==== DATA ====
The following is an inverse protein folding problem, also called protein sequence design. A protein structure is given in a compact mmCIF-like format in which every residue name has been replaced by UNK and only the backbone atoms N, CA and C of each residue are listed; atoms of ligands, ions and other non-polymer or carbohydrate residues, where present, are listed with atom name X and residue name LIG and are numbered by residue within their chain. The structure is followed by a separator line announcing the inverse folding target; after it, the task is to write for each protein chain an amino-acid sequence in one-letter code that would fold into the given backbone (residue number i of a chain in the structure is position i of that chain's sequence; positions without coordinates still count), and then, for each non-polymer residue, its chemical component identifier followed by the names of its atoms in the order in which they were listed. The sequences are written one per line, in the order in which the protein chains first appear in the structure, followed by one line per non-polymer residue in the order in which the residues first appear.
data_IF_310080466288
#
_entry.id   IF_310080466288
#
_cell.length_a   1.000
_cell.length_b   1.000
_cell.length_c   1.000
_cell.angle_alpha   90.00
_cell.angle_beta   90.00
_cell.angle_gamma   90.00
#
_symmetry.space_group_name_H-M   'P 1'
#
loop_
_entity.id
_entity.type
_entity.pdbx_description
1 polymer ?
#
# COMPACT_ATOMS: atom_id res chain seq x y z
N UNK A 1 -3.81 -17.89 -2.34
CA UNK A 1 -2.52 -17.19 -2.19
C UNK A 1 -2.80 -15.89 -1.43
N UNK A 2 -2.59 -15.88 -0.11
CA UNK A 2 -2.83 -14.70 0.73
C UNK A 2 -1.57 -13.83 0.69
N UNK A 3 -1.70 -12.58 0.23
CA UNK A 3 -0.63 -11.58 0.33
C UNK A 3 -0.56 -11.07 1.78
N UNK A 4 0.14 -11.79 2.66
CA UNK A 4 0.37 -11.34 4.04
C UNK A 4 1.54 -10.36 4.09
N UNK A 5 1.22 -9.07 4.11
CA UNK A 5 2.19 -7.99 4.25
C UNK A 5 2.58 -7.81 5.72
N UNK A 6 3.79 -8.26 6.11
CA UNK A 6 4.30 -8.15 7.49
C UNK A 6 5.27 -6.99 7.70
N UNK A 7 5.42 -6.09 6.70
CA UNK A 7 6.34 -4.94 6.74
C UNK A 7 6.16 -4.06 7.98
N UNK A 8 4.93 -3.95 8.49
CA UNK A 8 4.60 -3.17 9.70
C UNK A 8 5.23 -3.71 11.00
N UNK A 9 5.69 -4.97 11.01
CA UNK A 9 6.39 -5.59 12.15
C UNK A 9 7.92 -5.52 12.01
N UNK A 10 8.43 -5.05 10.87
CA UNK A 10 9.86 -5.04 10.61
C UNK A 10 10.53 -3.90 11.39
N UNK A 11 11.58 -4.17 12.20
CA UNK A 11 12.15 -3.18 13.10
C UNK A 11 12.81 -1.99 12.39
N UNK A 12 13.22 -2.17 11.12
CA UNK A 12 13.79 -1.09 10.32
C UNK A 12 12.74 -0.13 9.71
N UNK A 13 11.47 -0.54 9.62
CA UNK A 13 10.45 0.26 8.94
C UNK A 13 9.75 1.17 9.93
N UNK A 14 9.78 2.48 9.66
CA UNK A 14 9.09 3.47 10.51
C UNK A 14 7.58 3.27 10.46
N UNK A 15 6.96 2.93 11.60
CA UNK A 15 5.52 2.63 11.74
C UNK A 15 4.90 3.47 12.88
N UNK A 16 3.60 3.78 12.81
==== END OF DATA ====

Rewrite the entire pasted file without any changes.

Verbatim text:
The following is an inverse protein folding problem, also called protein sequence design. A protein structure is given in a compact mmCIF-like format in which every residue name has been replaced by UNK and only the backbone atoms N, CA and C of each residue are listed; atoms of ligands, ions and other non-polymer or carbohydrate residues, where present, are listed with atom name X and residue name LIG and are numbered by residue within their chain. The structure is followed by a separator line announcing the inverse folding target; after it, the task is to write for each protein chain an amino-acid sequence in one-letter code that would fold into the given backbone (residue number i of a chain in the structure is position i of that chain's sequence; positions without coordinates still count), and then, for each non-polymer residue, its chemical component identifier followed by the names of its atoms in the order in which they were listed. The sequences are written one per line, in the order in which the protein chains first appear in the structure, followed by one line per non-polymer residue in the order in which the residues first appear.
data_IF_310080466288
#
_entry.id   IF_310080466288
#
_cell.length_a   1.000
_cell.length_b   1.000
_cell.length_c   1.000
_cell.angle_alpha   90.00
_cell.angle_beta   90.00
_cell.angle_gamma   90.00
#
_symmetry.space_group_name_H-M   'P 1'
#
loop_
_entity.id
_entity.type
_entity.pdbx_description
1 polymer ?
#
# COMPACT_ATOMS: atom_id res chain seq x y z
N UNK A 1 -3.81 -17.89 -2.34
CA UNK A 1 -2.52 -17.19 -2.19
C UNK A 1 -2.80 -15.89 -1.43
N UNK A 2 -2.59 -15.88 -0.11
CA UNK A 2 -2.83 -14.70 0.73
C UNK A 2 -1.57 -13.83 0.69
N UNK A 3 -1.70 -12.58 0.23
CA UNK A 3 -0.63 -11.58 0.33
C UNK A 3 -0.56 -11.07 1.78
N UNK A 4 0.14 -11.79 2.66
CA UNK A 4 0.37 -11.34 4.04
C UNK A 4 1.54 -10.36 4.09
N UNK A 5 1.22 -9.07 4.11
CA UNK A 5 2.19 -7.99 4.25
C UNK A 5 2.58 -7.81 5.72
N UNK A 6 3.79 -8.26 6.11
CA UNK A 6 4.30 -8.15 7.49
C UNK A 6 5.27 -6.99 7.70
N UNK A 7 5.42 -6.09 6.70
CA UNK A 7 6.34 -4.94 6.74
C UNK A 7 6.16 -4.06 7.98
N UNK A 8 4.93 -3.95 8.49
CA UNK A 8 4.60 -3.17 9.70
C UNK A 8 5.23 -3.71 11.00
N UNK A 9 5.69 -4.97 11.01
CA UNK A 9 6.39 -5.59 12.15
C UNK A 9 7.92 -5.52 12.01
N UNK A 10 8.43 -5.05 10.87
CA UNK A 10 9.86 -5.04 10.61
C UNK A 10 10.53 -3.90 11.39
N UNK A 11 11.58 -4.17 12.20
CA UNK A 11 12.15 -3.18 13.10
C UNK A 11 12.81 -1.99 12.39
N UNK A 12 13.22 -2.17 11.12
CA UNK A 12 13.79 -1.09 10.32
C UNK A 12 12.74 -0.13 9.71
N UNK A 13 11.47 -0.54 9.62
CA UNK A 13 10.45 0.26 8.94
C UNK A 13 9.75 1.17 9.93
N UNK A 14 9.78 2.48 9.66
CA UNK A 14 9.09 3.47 10.51
C UNK A 14 7.58 3.27 10.46
N UNK A 15 6.96 2.93 11.60
CA UNK A 15 5.52 2.63 11.74
C UNK A 15 4.90 3.47 12.88
N UNK A 16 3.60 3.78 12.81